President Obama, faced with the insubordination of General Stanley McChrystal, should take a look at the showdown between President Truman and his top general in 1951. General Douglas MacArthur, a hero of the Pacific War, had turned the Korean War around by a brilliant landing at Inchon to the rear of the apparently unstoppable North Korean invaders and then blundered by ordering U.S. troops to advance to the communist Chinese border.
A brown envelope, red-stamped “Action for MacArthur,” was brought by a Signals courier to MacArthur’s home in Tokyo. The letter he read with his wife, Jean, at his side, was signed by the president: “I deeply regret it becomes my duty as commander in chief of the United States military forces to replace you as supreme commander, Allied Powers, commander in chief of the United Nations command; commander in chief Far East Command; commanding general, U.S. Army, Far East.”
Watch President Truman Fire MacArthur
Truman’s dismissal defied public opinion. MacArthur returned home to the cheers of 7 million people at a ticker-tape parade in New York. His oracular address to a joint session of Congress, calling for the bombing of Manchuria and a blockade of China, was broken by paroxysms of cheering and 30 wild standing ovations, climaxing in a pandemonium of tears and shouts of acclaim. Twenty million people across America watching grainy black and white television never forgot his moving peroration, “Old soldiers never die, they just fade away…”
Truman called it, “Nothing but a bunch of damn bullshit.”
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• More Daily Beast contributors on McChrystal’s futureTruth is, Truman was slow to act, as Obama seems to be slow to act now, confronted with the second act of insubordination by the much-admired General McChrystal. Truman regretted how long he put up with MacArthur. In the White House, he called him a double crosser but without a showdown MacArthur just stepped up his private and public campaign against the Truman administration for total war on China. He demanded that 26 atomic bombs be dropped. He openly disobeyed the Joint Chiefs’ order that only South Korean troops could approach the Chinese border. He supported the red-baiting reactionary House Minority Leader, Joseph Martin, who said if Truman refused to go out for total victory, he should be indicted “for the murder of thousands of American boys.” Alas, it was MacArthur himself who merited that charge. Having turned back the invaders, he was reckless. He split his forces. His provocations of the nervous Chinese unleashed a massive surprise counterattack. MacArthur’s armies were heart-breakingly pushed back all the way they’d come, the longest retreat in American history with terrible losses.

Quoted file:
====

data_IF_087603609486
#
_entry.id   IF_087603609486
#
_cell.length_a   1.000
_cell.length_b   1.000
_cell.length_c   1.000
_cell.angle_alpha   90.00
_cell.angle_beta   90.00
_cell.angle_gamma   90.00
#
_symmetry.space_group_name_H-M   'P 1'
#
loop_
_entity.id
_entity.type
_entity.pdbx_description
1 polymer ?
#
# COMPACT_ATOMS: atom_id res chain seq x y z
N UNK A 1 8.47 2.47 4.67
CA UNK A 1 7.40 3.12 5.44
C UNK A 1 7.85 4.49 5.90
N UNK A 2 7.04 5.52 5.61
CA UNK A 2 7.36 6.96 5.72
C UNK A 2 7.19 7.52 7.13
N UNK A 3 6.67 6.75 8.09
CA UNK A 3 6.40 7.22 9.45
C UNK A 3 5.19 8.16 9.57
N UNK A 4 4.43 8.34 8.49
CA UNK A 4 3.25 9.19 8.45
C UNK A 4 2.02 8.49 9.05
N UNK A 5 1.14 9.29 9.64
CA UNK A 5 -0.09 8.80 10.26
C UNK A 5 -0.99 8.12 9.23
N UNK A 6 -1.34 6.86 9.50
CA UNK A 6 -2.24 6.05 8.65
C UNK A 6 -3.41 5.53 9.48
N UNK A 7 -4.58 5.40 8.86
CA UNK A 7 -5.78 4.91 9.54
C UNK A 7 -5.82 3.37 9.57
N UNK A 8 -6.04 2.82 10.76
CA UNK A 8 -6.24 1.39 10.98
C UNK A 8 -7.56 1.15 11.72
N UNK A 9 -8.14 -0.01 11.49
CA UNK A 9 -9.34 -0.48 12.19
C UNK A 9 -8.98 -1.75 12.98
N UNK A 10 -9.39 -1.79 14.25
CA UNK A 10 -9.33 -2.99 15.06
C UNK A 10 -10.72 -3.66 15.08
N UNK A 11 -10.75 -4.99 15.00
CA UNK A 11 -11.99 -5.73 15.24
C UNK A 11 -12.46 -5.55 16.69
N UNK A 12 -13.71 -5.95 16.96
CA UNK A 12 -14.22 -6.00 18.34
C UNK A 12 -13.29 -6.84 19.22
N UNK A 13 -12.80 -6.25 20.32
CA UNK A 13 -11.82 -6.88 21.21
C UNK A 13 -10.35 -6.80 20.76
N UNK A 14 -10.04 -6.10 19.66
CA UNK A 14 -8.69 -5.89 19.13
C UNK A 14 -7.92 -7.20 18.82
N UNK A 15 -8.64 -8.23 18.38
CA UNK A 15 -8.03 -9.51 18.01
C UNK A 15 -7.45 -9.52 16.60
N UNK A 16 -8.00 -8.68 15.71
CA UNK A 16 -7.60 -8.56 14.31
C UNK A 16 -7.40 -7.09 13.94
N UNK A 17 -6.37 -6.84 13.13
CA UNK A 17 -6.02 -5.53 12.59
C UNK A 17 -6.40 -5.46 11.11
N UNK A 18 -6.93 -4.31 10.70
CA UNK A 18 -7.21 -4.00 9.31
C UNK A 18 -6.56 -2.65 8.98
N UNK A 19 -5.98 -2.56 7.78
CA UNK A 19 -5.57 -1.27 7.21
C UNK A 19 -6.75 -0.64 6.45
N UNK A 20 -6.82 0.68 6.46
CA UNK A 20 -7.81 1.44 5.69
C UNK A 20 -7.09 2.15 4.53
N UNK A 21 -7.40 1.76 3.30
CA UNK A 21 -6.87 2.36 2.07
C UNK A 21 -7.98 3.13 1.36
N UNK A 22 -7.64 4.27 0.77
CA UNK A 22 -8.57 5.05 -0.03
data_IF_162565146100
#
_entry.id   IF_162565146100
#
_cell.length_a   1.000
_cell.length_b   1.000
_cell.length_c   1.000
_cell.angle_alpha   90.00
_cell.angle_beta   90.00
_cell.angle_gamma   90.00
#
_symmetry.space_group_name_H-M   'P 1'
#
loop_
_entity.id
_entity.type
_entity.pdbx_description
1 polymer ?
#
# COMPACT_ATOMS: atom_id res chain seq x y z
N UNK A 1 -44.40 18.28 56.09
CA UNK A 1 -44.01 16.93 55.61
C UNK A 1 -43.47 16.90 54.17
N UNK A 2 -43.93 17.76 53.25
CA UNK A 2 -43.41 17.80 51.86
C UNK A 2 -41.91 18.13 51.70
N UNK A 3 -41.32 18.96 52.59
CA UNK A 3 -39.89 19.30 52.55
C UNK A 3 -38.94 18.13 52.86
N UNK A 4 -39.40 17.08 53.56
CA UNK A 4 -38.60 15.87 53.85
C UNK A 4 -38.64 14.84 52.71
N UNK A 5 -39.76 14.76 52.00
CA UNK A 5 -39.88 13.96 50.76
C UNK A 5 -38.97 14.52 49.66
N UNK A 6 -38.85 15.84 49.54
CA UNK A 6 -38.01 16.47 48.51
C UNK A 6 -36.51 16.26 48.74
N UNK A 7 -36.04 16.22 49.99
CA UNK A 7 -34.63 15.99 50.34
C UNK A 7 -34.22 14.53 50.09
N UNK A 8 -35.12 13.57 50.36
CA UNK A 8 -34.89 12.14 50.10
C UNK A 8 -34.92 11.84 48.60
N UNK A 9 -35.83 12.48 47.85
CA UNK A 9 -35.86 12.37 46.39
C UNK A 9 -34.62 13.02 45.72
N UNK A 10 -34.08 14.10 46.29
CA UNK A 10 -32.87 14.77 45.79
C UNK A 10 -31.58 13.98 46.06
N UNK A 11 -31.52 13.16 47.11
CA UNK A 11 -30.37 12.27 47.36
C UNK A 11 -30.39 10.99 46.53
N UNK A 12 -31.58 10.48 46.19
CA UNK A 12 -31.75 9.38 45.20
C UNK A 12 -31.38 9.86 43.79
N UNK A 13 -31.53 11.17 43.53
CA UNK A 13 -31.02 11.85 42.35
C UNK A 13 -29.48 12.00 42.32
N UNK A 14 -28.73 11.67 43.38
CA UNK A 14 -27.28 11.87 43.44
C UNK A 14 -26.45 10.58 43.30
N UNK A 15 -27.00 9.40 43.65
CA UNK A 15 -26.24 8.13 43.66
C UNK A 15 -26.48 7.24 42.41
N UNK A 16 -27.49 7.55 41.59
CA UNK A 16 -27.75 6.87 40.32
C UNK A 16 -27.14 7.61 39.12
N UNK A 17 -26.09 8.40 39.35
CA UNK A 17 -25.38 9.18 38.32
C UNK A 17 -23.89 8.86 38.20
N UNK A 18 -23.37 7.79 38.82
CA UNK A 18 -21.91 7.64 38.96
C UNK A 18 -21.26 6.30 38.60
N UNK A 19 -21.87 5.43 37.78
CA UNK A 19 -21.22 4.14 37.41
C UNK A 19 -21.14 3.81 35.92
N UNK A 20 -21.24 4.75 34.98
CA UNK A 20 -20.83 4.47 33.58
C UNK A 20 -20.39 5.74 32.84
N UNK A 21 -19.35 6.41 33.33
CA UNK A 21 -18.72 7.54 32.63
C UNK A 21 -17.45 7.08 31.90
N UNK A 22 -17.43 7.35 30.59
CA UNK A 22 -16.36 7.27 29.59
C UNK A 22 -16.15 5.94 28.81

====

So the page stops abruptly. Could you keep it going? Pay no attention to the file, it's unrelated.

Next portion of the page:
For a time, it looked as if Truman’s presidency was at risk. Republican Robert Taft asked the general to be his running mate. MacArthur had bigger things in mind. His eyes, wrote William Styron, were “like those of a man whose thoughts had turned inward upon some Caesarean dream magnificent beyond compare.”
An important part of the delirium MacArthur evoked was an explosion of the pent-up frustrations of a people longing to hear that the most intractable problems were susceptible to the exercise of America’s moral will. Sound familiar?
Some 69 percent of Americans backed him—but as passions cooled, more sober thoughts prevailed. The crowds and Congress cheered, but only 30 percent were willing to risk a wider war with China.
Another general had an eye on the White House.
He was described as the apotheosis of mediocrity by MacArthur, but he was much wiser and shrewder. Unlike MacArthur—or General McChrystal—he knew there was a time to speak and not so. In the MacArthur hubbub, this general would only say: “I am going to maintain silence in every language known to man.” Dwight David Eisenhower, not MacArthur, was elected the 34th president of the United States—and ended the Korean War.
Harold Evans is the author of The American Century.